Sourdough Deep Dish Pizza


Sourdough Deep Dish Pizza

makes two 12″ pizzas

1 cup pure water (no chlorine)

1/3 cup sourdough starter

4 cups flour

1/2 tsp salt

1 Tbsp sugar

1 Tbsp olive oil

Mix all ingredients and knead 10 minutes until dough is no longer sticky. Cover with plastic and let rest 4-7 hours, or overnight.

Punch dough down, and divide in two. You can tightly wrap one of the balls with plastic and place in freezer for later use if you like. Roll dough out so it will fit in your 12″ cast iron skillet. Place 1/4 inch of olive oil in the skillet and place dough on top. Cover and let rest in a warm place for 1-2 hours.

While dough is rising make your sauce

Pizza Sauce

1 can (8 oz) tomato sauce

1 tsp oregano

1/2 tsp marjoram

1/2 tsp basil

1/2 tsp garlic powder

1/2 tsp sea salt

Combine and let sit for 1-2 hours for flavors to develop.

Top each pizza with 1 cup sauce, 1 cup mozzarella cheese and your choice of toppings. Rob and I love ground sausage and mushrooms on ours.

Bake in 475 degree oven for 20-22 minutes. Crust will turn golden brown and crispy around the edges. Enjoy!

I make a double batch and freeze three balls of dough for future pizzas. The night before you want to bake a pizza, place dough in fridge. Roll out and let rise 2 hours before dinner. Easy!

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  1. Mike G said,

    February 28, 2012 at 7:40 AM

    You ever talk about how to make and keep your own yeast starter for bread or pizza? I had a starter in my frig for like 3 months before i cut back on the bread, diet stuff. Nothing better then homemade bread.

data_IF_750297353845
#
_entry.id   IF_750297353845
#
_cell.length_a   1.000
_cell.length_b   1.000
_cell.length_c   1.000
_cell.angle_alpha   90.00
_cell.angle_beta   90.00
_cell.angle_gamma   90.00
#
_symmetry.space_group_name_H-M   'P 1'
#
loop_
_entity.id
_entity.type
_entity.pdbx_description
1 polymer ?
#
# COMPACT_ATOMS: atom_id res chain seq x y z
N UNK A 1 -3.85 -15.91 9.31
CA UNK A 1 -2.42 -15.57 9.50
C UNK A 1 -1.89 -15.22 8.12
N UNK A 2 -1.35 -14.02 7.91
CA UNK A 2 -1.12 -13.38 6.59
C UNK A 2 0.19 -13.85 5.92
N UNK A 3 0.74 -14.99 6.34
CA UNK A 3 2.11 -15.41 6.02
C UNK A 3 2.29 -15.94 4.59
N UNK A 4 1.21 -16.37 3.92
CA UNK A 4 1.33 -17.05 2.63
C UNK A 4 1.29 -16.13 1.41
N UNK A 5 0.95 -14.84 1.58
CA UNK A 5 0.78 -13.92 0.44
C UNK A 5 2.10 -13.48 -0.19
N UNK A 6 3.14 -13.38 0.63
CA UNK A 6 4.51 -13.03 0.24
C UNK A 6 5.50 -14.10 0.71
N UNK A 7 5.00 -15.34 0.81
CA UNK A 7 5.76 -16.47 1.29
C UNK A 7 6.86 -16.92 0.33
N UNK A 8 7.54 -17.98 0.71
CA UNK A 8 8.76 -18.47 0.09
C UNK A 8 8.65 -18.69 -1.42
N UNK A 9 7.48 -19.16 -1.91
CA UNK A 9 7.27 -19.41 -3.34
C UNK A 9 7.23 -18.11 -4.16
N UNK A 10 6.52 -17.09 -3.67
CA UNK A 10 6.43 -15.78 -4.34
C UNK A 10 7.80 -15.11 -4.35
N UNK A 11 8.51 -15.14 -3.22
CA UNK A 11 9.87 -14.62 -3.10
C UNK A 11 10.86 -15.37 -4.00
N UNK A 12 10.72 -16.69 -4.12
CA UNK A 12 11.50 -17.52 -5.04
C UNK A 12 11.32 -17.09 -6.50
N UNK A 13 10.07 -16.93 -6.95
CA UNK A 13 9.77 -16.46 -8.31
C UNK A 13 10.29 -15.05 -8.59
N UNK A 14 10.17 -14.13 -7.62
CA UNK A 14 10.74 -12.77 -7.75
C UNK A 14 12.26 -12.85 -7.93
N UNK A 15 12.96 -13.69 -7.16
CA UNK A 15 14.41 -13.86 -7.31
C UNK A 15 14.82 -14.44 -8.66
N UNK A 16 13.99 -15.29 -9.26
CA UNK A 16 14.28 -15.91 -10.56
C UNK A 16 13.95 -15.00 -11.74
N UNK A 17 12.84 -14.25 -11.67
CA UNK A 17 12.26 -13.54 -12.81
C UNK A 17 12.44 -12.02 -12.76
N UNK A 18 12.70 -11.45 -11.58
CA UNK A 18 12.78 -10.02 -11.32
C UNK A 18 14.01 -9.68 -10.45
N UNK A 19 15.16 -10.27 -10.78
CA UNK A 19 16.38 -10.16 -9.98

2. Shay said,

    February 29, 2012 at 1:20 PM

    This looks great! I just signed up to follow your blog by email! Thanks

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    • Tony Dimond said,

      January 9, 2014 at 2:50 PM

      I myself, have a sourdough starter that dates back to Nome, Alaska during the gold rush. That would also be within sixty years of the civil war. I grew up eating from this starter, it’s still going gangbusters and my kids have grown up and gotten started with it also.
      Now… to get to your problem with your starter, can I suggest that if you are using tap water… DON’T. Use only unchlorinated bottled spring water. Also, if you are looking into your sourdough pot after two weeks and you see what looks like what I call mud puddle water floating on top, that is normal, that is hootch. You would expect to see it. It will still have that wonderful sourdough aroma. You will stir your pot, add your flour, luke warm spring water and then stir. It will be perfect the next morning.

      Tony Dimond

  8. September 13, 2012 at 12:58 AM

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